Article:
libraries loaded at startup in order not to allocate and setup data
that might never be used, defering until if/when dlopen is called on
them. I've wanted to do the ctor order walk without allocating a
dependency list, but I don't know a good way to do so. Note that the
code that runs ctors cannot allocate because, at the time it runs,
dlopen has already "committed" the load and can't back it out. It has
to have all resources it needs for the walk precommitted.

Since the beginning of a list of breadth-first dependencies is just
the direct dependencies, if we recorded the number of direct
dependencies for each dso, the breadth-first lists could be used to
perform a depth-first walk to run ctors; this can be made
non-recursive, at the cost of quadratic time but with trivially-tiny
constant factor, by simply restarting at the root of the tree after
each node and finding the deepest not-yet-constructed dso. This
suggests always allocating the breadth-first dependency lists might be
a good idea. That "feels" unfortunate since in principle they can get
large, but it's only going to be large for ridiculous bloatware with
hundreds of libraries, in which case these dependency lists are very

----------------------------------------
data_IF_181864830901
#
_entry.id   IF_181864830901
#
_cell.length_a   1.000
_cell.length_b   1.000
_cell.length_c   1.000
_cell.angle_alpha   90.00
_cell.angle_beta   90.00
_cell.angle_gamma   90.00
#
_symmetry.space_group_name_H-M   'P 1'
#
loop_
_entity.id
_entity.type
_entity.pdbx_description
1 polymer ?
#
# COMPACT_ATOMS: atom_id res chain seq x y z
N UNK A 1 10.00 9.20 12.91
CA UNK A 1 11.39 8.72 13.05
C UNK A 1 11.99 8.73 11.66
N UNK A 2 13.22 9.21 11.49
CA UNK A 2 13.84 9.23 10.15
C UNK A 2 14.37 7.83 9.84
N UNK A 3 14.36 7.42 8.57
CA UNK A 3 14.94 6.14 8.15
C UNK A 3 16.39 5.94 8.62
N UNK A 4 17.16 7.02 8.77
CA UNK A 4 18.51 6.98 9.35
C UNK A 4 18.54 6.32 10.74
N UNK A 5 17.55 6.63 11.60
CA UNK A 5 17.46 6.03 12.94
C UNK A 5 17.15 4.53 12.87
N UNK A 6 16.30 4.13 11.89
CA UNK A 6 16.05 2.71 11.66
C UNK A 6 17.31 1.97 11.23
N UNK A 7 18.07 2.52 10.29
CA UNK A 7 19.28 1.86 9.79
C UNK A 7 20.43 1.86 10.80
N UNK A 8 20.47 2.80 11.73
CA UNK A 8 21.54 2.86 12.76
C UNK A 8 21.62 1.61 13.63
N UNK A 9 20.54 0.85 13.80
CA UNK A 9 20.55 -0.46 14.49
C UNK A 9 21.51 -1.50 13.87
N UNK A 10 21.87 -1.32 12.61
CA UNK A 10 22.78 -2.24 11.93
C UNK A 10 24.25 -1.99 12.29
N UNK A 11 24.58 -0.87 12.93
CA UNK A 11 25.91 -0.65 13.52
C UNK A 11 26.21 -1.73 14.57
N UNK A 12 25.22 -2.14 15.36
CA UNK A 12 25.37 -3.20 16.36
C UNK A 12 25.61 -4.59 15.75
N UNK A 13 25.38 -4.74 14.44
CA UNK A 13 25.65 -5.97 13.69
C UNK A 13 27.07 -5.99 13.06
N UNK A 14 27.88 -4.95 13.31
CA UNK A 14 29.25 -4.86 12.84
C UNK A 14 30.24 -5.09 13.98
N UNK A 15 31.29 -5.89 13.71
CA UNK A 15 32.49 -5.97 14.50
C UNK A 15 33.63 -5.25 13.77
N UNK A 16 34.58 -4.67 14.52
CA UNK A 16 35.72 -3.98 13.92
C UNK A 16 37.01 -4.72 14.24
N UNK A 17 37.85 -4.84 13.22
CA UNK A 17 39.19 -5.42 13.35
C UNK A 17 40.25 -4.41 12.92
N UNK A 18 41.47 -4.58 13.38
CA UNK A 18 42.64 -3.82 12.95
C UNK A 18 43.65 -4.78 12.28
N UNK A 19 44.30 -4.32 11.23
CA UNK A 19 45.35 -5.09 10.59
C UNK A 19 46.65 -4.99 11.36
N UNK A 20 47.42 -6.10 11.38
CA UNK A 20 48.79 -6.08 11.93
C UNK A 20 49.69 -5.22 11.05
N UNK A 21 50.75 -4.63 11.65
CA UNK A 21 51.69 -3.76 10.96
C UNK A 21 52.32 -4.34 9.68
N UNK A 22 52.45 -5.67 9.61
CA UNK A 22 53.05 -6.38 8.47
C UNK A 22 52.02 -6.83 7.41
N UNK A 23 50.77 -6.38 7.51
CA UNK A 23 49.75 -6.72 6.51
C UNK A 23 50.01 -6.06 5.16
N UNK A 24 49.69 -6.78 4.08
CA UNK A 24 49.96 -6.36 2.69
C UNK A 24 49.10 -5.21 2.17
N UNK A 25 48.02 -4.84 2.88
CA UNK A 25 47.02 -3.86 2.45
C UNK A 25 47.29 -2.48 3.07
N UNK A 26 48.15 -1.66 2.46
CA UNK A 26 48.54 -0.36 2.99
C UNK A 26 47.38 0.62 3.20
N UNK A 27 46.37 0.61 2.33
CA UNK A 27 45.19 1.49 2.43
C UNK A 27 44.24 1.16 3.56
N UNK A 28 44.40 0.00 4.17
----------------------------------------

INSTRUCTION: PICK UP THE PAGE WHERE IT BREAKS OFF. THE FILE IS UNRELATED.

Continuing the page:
small on a relative scale.

> It would make the most sense, anyway
> (if, from the point of view of a user a library contains all the symbols
> of its dependencies, then those dependencies must also contain all the
> symbols of their dependencies). So with the following dependency tree:
> liba->libb->libc
>     `>libx->liby
> the handle for liba would list libc before libx.
> Easiest implementation is probably still going to be recursive. Let's
> hope the dependency trees don't get too wild.

I don't think recursive can be done safely since you don't have a
small bound on levels of recursion. It could be done with an explicit
stack in allocated storage though, since the operation has to allocate
memory anyway and has to fail if allocation fails.